But the competition is not limited to Asia or the Middle East. Last week nearly 200 people from around the world gathered in Atlanta to attend an inaugural ­conference, whose goal is to promote ­Atlanta as an alternative arbitration seat to other US cities.

Gruder: I think it will be difficult for the up-and-coming jurisdictions in the Middle East and Asia to catch up. The volume of worldwide work ­coming into London, for example, is immense and is reinforced by many standard-term contracts, such as charterparties specifying London as a venue of choice.

That said, I do see the newer jurisdictions, in particular Singapore, making progress. The ­authorities there have created an arbitration-friendly environment with the minimum of interference from the courts. The SIAC has attracted many distinguished international ­arbitrators as panel members. In addition, Singapore is conveniently situated geographically to attract work from India, China and the Far East.

Doerries: It is certainly possible, and perhaps even likely, but there is room for a number of good centres. To ­really succeed as a popular international jurisdiction, with arbitrations where neither party has any connection with the seat, any competitor will need to attract a sufficient ­concentration of professional talent, provide adequate facilities and have ­respected courts, which in turn ­respect the independence of the ­arbitration process but that provide the necessary supportive or supervisory role.

In London the courts have learnt from experience to be supportive of the process, as parties are looking for finality, and so the circumstances in which the courts overturn awards need to be controlled rigidly. In other arbitration centres, in some cases more properly described as regional centres, this may remain an issue.

The steps recently taken by Singapore’s government, allowing a number of foreign law firms to practise and making it easier for QCs and SCs to appear in their courts, demonstrates a real commitment to making Singapore increasingly competitive.

Paris, of course, is home to the ICC. But perhaps the real edge that ­London still has is that it offers the range: it has arbitration institutions, facilities, a generally supportive court and, possibly most importantly, a large concentration of specialist lawyers and advocates.

Furst: The short answer is yes, they can – and to an extent they have ­already done so.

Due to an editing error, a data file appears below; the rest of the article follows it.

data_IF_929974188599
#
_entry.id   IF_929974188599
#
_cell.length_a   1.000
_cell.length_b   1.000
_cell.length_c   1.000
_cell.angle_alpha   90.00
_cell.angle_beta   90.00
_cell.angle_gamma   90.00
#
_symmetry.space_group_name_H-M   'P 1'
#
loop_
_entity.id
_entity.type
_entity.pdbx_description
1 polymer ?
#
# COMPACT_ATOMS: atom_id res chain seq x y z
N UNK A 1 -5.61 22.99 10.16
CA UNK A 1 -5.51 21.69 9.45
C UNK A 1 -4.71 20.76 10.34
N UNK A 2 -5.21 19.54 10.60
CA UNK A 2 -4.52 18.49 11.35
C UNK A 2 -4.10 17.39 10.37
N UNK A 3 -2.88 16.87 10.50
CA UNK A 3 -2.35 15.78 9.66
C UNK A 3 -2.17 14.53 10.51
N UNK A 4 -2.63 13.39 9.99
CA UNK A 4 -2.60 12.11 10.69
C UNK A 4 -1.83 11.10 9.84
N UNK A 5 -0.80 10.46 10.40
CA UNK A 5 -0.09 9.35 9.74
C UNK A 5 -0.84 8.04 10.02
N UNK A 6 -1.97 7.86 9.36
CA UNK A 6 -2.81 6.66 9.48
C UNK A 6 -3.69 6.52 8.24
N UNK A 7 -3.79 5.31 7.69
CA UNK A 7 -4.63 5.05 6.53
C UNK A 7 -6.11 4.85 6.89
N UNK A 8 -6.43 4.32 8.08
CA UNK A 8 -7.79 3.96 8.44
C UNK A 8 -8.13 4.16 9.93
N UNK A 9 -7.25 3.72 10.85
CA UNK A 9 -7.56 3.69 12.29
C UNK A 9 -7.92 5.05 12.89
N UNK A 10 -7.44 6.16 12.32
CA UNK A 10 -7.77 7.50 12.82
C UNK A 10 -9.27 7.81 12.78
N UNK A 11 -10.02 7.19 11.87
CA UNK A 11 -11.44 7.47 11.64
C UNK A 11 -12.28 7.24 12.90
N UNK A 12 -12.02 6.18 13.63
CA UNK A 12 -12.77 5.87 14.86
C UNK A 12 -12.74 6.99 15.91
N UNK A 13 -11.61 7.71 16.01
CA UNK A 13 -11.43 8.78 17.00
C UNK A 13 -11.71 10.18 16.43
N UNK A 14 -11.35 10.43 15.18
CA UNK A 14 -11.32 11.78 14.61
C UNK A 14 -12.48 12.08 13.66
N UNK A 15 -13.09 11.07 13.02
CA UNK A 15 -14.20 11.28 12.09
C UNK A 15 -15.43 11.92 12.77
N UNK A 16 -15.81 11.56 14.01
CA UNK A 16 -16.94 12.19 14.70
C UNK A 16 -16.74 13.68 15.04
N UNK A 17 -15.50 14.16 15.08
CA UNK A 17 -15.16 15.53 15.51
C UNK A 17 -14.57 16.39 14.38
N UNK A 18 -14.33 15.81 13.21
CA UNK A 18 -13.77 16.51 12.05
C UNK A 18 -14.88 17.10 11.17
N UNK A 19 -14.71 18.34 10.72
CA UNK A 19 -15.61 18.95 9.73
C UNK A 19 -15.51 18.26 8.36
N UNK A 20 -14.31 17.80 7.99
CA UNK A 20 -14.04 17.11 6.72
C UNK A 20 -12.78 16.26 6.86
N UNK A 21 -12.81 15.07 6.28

With the fulcrum of economic activity moving to Asia, it’s inevitable that parties won’t want to base their arbitration disputes in London or Paris. Arbitration in ­Singapore and Hong Kong is well-­established with strong and independent rule-making bodies. The China International Economic and Trade Arbitration Commission is ­becoming increasingly ­important in China and the Dubai ­International Arbitration Centre is an important independent body.

But London, New York and Paris retain some important advantages. With many parties, logistical convenience is important, and where at least one party is a multinational, London may be as convenient, if not more so than, for example, Singapore. Also, these ­established centres have large numbers of highly experienced advisers and a clear body of law.

What do you think will be the impact of the new ICC rules?

Goldsmith: The change I hope will have the greatest impact is Article 24, which imposes an obligation on tribunals to hold a case management conference at an early stage and which gives good examples of case management techniques in Appendix 4. Coupled with the new contractual obligation in Article 22, that the tribunal and parties “shall make every effort to conduct the arbitration in an expeditious and cost-effective manner”, this ought to result in tribunals focusing as early as possible on what the real issues are and how to determine them most effectively.

Gruder: The most important amendments deal with the provision for an emergency arbitrator to order urgent measures, methods to deal with ­multiparty disputes, updated case management procedures and the ­obligation on an arbitrator to declare impartiality and availability.

Under the previous rules, an application for urgent measures prior to the constitution of the tribunal could only be made through the courts. Now it may be made through an emergency arbitrator appointed by the Secretariat. The rules create a temporary solution for immediate ­relief prior to the ­formation of the ­tribunal.